Cage Farming In Langkawi Guarantees Fish Supply For The Future

Last update: 19/12/2014

By Kurniawati Kamarudin

LANGKAWI (Bernama) - - The diminishing marine fishery resources worldwide is expected to worsen in the next 15 years in tandem with the rising demand and the ever increasing world population.

World Fish Centre, an international research organisation, reported that the world fisheries output amounts to 160 million metric tonnes per annum and the demand is expected to reach 238 million metric tonnes per annum in the next 15 years.

However, it may not be possible to fulfill the needs by then as the fishery resources are increasingly being depleted due to large scale fishing using high technology and giant nets.

Fishermen worldwide are seeing their catch decreasing and down the line the livelihood of the fishing community and those involved in the industries related to fisheries will be affected further.

World Wildlife Fund (WWF) anticipates that if the big scale fishing continues like seen at present, the world's fishery resources will be depleted by 2030.


However, many nations are trying to reverse this trend. And one country in the forefront is Norway that boasts for a successful salmon cage farming industry.

Norway is today the biggest salmon exporter and has proven to the world that high technology marine fish culture is the best way forward in reversing the depletion of fishery resources.

And Malaysia is not far behind in addressing the problem. The marine fish culture using the open sea cage farming method at Pulau Simpang Tiga in Langkawi is a far sighted private undertaking by Aquagrow Corporation.

Aquagrow's CEO Mohamed Razali Mohamed pointed out that the company applied the same techniques used in Norway in its undertaking starting three years ago.

Under the cooperation between the Fisheries Department and the Norway government, the fish cages made from High-density Polyethylene (HDPE) have been brought into Malaysia from Norway.

So far there are 18 HDPE cages being used to breed Crimson Snapper (ikan merah), Barramundi (siakap), and two types of groupers - Tiger Grouper (Kerapu Harimau) and Grouper Spp (Kerapu Kertang).

Each cage could accommodate 40,000 fishes weighing up to a kilogramme each, he said to Bernama during a visit to the marine culture site recently.

"This big scale venture involves a minimum capital of RM20 million. The bigger the investment means lesser the production cost, hence higher efficiency.

"This is important in keeping up with countries like Thailand, Vietnam and Indonesia that are far ahead in marine fish culture," he said.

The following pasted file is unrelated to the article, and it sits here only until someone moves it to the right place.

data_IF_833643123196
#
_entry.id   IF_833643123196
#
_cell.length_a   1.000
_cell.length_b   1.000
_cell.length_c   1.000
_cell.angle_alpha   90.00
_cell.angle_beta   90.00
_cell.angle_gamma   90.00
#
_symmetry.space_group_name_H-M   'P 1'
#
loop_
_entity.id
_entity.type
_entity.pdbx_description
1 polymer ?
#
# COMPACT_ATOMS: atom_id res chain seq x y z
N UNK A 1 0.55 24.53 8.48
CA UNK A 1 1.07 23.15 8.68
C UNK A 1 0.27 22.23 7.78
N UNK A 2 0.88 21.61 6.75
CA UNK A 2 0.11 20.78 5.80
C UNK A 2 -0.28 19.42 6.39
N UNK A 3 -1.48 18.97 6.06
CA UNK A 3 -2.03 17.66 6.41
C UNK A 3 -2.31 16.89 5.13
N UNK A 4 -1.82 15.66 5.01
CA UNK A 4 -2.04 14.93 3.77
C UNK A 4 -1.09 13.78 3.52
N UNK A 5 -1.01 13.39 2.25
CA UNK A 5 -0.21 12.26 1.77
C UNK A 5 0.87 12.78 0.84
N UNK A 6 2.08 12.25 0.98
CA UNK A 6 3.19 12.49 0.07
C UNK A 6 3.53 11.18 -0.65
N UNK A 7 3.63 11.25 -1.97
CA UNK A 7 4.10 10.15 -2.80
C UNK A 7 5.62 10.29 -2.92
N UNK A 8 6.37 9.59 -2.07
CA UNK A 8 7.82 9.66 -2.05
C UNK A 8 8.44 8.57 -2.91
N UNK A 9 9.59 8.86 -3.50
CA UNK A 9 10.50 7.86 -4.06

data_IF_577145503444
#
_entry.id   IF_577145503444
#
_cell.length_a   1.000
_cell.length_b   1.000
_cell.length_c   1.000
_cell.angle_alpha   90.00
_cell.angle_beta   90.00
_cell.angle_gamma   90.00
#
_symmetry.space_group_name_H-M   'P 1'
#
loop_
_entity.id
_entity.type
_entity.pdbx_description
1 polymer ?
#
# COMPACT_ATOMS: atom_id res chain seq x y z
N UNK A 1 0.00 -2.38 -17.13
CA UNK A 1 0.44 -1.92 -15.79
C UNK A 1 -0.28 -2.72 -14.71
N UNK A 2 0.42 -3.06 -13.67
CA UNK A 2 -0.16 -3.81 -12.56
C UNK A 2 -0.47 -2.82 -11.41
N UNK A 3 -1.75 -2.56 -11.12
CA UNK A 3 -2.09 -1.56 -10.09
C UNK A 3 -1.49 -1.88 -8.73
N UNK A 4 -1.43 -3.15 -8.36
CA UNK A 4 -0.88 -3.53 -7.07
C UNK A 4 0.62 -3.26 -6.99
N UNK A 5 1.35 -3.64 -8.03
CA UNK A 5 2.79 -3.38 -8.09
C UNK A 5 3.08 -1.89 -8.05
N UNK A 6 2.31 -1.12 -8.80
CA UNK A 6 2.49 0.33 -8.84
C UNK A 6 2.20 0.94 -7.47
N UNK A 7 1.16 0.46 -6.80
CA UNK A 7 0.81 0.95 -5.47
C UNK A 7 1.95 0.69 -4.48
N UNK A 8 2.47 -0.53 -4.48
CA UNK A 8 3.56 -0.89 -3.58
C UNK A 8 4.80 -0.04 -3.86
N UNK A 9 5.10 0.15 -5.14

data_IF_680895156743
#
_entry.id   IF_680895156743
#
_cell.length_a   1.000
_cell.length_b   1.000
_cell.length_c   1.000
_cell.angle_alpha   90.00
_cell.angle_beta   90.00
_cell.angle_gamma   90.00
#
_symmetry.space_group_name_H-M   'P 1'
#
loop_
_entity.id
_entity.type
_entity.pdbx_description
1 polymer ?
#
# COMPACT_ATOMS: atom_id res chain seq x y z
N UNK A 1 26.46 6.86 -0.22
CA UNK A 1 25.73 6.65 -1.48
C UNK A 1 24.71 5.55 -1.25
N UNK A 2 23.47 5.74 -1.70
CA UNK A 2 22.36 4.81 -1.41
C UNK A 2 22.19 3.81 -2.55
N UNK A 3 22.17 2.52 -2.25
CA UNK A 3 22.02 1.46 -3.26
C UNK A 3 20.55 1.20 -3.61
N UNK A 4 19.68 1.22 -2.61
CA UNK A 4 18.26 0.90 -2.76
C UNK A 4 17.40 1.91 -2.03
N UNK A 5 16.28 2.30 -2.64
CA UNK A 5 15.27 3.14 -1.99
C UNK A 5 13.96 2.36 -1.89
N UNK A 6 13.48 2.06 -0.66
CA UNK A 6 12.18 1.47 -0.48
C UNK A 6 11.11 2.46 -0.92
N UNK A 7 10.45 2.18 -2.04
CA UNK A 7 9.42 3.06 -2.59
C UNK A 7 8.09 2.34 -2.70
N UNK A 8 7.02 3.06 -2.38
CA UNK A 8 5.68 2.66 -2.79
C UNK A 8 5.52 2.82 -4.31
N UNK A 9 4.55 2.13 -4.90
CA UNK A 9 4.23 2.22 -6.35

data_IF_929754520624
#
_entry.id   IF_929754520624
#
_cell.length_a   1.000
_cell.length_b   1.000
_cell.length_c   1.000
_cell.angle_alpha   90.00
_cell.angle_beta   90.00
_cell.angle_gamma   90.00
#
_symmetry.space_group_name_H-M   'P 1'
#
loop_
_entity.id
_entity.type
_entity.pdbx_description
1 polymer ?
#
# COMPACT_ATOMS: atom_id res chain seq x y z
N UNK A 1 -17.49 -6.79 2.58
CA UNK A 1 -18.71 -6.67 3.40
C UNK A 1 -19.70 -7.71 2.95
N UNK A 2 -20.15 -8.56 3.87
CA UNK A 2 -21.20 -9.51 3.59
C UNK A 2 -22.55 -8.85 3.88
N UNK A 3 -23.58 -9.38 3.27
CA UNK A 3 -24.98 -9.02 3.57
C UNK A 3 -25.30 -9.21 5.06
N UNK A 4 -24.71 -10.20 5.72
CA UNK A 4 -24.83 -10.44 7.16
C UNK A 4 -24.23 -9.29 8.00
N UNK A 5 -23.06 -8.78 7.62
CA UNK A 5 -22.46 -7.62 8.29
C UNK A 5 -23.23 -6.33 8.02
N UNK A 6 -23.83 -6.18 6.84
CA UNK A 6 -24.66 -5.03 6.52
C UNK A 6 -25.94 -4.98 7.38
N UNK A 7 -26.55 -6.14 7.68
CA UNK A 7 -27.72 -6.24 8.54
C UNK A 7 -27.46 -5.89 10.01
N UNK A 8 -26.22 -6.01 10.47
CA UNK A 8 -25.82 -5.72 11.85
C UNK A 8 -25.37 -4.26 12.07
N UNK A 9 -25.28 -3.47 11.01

Before the fishes are released into the cages placed in the open sea, the fish eggs are hatched at the Incubator Nursery Centre in Bukit Malut.

The Integrated Aquaculture Intelligent Solution (IAIS) currently being applied in Norway and Scotland is applied here. The IAIS technology measures multiple parametres - the oxygen content in the water, the water current strength, pH value and temperature.

"Maintaining the correct parametres during the initial stages is crucial so that the fish fry mortality could be reduced and so that they could grow fast," he said.

When the fries are one month old, they will be transferred to a nursery and fed with food pallets for two months until they reach 4 centimeters.

They will subsequently be transferred to the HDPE cages in the open sea and fed with pallets until they reach the required size to be marketed locally and overseas.


The fishes from the cages are now exported to Singapore, Hong Kong and China while the processed fish fillet are exported to Australia, Europe and the United States.

"So far for the year 2014, he have produced 150 tonnes of fishes and in 2015 we plan to produce 500 tonnes of fishes. We have set the target that by 2017, Langkawi will be able to produce 1500 tonnes of fishes," he said.

Apart from Langkawi, Aquagrow has also introduced the cage system in Tok Bali, Kelantan in early 2013 and the next location will be Pulau Perhentian off Terengganu.

"We are producing good quality fishes that meet the taste of foreign markets . Local entrepreneurs should capitalise on cage farming so that the industry worth billions of Ringgit keeps expanding," he said.